Missouri Guard Member's Murder Conviction Overturned
By: CJ Cassidy
By: CJ Cassidy
POPLAR BLUFF, Mo. - Laura Wynn's gruesome murder left a lot of people shaken when it happened back in 1992.
Then 13 years later, investigators arrested Sam Freeman, a member of the Missouri National Guard.
Last fall, a jury convicted Freeman in Wynn's killing, but just last week an appellate court overturned that conviction.
Freeman's attorney says he expects the Attorney General's office to request a rehearing before the Southern District and also ask the Missouri Supreme Court to take the case. If it doesn't, Freeman's free to go and that could happen in the next 60 days.
In the meantime, Freeman's family says they never gave up hope and now they're ready to see him come back home.
"I was ecstatic. In shock. So thankful justice finally came about," Ann Cornett said. She and her sister Pam Deluna say they never doubted their younger brother, especially when the gruesome details about Laura Wynn's death came out in court.
"It's not my brother. The way they portrayed him. It wasn't him. If you knew him, he could never be cruel," Cornett said.
Police say the 31--year-old's killer went beyond cruel.
Her mother found her partially nude body in her apartment. She had been sexually assaulted and strangled with a stocking.
Investigators say DNA taken from the crime scene pointed to Freeman, but the same DNA would eventually help him in the appeals process.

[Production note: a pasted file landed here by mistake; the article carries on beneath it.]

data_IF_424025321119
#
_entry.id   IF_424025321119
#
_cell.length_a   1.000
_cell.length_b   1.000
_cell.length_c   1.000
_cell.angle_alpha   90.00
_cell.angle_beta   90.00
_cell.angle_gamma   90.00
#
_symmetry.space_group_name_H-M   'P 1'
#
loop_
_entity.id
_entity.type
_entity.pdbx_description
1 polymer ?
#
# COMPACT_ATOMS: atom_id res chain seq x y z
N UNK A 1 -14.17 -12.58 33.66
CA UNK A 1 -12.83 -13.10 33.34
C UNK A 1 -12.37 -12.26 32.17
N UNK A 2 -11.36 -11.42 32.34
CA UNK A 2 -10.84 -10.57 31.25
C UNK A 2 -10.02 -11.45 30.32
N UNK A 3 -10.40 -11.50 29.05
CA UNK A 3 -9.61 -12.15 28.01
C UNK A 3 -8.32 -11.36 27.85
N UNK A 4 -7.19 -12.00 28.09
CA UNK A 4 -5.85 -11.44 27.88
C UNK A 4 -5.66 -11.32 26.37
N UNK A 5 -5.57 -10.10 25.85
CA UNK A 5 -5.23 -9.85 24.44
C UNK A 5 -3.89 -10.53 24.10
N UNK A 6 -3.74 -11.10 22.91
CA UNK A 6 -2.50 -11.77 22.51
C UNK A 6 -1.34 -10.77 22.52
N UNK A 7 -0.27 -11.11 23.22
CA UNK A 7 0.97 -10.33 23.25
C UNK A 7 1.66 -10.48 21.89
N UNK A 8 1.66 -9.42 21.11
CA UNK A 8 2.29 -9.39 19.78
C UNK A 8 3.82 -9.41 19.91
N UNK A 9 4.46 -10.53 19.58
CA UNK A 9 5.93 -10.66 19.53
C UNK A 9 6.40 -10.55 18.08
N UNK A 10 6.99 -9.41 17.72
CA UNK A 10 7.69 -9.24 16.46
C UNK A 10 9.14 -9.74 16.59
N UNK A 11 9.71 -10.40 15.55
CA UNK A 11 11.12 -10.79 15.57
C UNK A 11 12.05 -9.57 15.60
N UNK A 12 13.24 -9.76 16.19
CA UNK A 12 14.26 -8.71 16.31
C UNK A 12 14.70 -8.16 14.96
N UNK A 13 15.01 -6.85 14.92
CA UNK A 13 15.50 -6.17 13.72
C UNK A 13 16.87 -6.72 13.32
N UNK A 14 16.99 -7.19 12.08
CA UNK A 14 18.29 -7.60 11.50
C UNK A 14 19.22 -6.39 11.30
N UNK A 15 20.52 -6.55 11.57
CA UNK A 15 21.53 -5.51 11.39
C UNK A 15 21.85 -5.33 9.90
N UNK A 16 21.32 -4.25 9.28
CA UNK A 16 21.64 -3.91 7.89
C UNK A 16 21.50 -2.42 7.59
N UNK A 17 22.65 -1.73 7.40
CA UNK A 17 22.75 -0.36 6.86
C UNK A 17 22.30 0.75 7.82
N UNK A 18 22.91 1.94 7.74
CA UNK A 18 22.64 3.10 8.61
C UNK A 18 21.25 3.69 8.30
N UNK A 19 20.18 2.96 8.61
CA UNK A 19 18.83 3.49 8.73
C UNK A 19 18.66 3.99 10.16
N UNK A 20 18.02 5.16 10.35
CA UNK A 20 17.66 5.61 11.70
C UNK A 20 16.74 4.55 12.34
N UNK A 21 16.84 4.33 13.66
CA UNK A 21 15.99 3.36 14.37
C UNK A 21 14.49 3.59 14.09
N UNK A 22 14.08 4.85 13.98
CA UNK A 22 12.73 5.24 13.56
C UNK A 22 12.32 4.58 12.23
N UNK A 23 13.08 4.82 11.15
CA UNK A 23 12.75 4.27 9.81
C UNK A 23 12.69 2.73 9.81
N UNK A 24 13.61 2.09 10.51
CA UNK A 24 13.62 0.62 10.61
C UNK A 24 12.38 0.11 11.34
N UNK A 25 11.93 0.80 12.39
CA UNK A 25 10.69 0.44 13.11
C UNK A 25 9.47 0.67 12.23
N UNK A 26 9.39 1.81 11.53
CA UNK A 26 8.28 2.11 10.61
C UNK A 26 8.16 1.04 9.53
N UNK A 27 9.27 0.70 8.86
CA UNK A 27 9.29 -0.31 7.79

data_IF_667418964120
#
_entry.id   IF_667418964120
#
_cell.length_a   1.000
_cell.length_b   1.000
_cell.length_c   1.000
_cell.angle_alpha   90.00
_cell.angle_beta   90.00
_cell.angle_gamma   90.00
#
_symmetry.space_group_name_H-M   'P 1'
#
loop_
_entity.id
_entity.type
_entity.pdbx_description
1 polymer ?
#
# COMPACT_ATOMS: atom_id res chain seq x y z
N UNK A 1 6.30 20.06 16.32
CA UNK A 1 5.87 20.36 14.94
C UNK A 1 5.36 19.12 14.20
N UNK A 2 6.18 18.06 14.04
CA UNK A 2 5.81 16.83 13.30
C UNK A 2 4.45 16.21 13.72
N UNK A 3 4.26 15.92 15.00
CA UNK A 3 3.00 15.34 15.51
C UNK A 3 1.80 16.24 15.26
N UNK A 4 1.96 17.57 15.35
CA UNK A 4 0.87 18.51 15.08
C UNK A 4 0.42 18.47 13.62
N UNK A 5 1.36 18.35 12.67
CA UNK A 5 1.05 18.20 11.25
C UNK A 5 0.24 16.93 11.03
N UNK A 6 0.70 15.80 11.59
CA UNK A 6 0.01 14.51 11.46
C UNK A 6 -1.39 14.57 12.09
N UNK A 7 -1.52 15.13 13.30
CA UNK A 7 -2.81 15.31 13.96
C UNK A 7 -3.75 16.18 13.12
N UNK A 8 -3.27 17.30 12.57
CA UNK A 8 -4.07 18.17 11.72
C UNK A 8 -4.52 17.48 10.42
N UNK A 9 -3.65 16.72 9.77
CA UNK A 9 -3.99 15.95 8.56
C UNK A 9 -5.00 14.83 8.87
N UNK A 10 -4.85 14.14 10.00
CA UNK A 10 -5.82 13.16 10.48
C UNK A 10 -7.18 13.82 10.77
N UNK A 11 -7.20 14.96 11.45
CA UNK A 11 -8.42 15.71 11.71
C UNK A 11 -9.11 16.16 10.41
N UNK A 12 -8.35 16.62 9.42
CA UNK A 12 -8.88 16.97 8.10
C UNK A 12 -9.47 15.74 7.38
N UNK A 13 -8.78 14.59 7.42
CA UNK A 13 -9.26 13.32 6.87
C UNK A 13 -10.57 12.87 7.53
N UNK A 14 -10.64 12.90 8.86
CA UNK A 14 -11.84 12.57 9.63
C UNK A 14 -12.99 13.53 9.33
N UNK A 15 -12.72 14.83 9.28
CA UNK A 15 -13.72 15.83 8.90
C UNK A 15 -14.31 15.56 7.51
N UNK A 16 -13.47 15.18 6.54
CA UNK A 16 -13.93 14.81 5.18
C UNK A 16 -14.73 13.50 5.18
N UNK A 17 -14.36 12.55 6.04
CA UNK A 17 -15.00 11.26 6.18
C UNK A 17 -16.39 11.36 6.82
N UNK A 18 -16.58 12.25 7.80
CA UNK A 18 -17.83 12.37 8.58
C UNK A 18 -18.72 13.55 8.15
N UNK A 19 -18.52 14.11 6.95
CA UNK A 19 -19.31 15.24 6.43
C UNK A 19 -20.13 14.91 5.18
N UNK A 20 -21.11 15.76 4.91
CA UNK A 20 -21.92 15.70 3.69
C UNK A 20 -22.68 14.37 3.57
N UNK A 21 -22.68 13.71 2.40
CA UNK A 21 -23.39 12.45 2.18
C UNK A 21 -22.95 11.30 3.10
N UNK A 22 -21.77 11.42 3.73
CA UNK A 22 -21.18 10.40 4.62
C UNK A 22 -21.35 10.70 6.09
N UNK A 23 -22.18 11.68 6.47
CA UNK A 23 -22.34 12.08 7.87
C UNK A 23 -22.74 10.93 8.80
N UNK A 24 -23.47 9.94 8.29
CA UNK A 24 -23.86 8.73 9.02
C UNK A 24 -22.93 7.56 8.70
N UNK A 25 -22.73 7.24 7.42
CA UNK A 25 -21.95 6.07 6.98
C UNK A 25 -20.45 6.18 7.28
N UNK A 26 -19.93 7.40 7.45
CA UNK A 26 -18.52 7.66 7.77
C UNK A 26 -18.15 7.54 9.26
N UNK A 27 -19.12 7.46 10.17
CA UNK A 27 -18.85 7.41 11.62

"The DNA evidence was robust, miniscule, and couldn't be picked up with a microscope. It's easily transferred directly and indirectly," Freeman's attorney Steve Walsh said. He also argued his client wasn't the only possible suspect.
Wynn had been at a pool hall the night she died and argued with Freeman, but Walsh says consider this.
"Every item of evidence had at least three people's DNA on it. Possibly up to five people," he said.
Wynn's aunt, Carol Helton says it doesn't seem likely she'll get the closure she's still hoping for. She says she always felt bad for Freeman's family, but she also hopes no one forgets Wynn's case.
In the meantime, Ann Cornett has a message for Carol Helton, Laura Wynn's aunt.
"I don't believe anyone deserved to die the way her niece did. I believe there's still a killer out there, but it's not my brother," Cornett said.
Freeman's sisters say their brother just wants to come home and move on with his life.